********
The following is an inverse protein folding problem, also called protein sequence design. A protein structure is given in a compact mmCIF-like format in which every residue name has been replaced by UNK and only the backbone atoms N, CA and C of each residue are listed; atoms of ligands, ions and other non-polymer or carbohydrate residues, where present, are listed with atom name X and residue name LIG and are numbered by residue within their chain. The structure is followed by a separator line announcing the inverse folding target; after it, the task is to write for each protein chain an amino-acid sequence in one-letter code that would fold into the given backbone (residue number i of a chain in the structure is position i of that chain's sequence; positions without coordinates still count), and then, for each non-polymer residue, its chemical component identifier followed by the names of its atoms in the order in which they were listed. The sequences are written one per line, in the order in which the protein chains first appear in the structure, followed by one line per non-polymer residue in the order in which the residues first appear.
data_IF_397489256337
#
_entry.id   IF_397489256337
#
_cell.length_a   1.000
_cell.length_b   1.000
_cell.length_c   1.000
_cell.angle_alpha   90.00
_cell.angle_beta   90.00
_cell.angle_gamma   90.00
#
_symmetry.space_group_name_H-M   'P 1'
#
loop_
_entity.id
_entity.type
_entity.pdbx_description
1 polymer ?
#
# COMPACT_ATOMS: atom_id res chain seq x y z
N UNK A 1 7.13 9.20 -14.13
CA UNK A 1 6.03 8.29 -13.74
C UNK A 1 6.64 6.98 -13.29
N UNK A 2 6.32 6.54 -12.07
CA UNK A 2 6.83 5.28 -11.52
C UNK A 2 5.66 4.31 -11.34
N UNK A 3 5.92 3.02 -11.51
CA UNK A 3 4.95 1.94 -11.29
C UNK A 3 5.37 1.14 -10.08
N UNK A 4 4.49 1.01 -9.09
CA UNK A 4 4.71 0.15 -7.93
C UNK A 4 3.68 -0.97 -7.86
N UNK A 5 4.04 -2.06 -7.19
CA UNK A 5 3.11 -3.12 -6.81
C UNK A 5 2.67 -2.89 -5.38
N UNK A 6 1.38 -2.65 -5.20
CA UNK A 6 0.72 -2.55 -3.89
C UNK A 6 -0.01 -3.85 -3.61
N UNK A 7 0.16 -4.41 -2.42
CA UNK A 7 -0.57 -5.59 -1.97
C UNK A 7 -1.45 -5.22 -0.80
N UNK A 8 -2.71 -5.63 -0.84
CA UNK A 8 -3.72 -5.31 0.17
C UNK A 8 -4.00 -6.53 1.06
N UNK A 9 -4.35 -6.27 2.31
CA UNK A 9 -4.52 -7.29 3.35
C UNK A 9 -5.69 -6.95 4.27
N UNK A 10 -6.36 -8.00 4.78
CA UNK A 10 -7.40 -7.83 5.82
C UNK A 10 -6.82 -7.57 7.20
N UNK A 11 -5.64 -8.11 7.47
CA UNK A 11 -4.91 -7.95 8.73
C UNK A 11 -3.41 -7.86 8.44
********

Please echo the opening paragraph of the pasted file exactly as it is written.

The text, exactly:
The following is an inverse protein folding problem, also called protein sequence design. A protein structure is given in a compact mmCIF-like format in which every residue name has been replaced by UNK and only the backbone atoms N, CA and C of each residue are listed; atoms of ligands, ions and other non-polymer or carbohydrate residues, where present, are listed with atom name X and residue name LIG and are numbered by residue within their chain. The structure is followed by a separator line announcing the inverse folding target; after it, the task is to write for each protein chain an amino-acid sequence in one-letter code that would fold into the given backbone (residue number i of a chain in the structure is position i of that chain's sequence; positions without coordinates still count), and then, for each non-polymer residue, its chemical component identifier followed by the names of its atoms in the order in which they were listed. The sequences are written one per line, in the order in which the protein chains first appear in the structure, followed by one line per non-polymer residue in the order in which the residues first appear.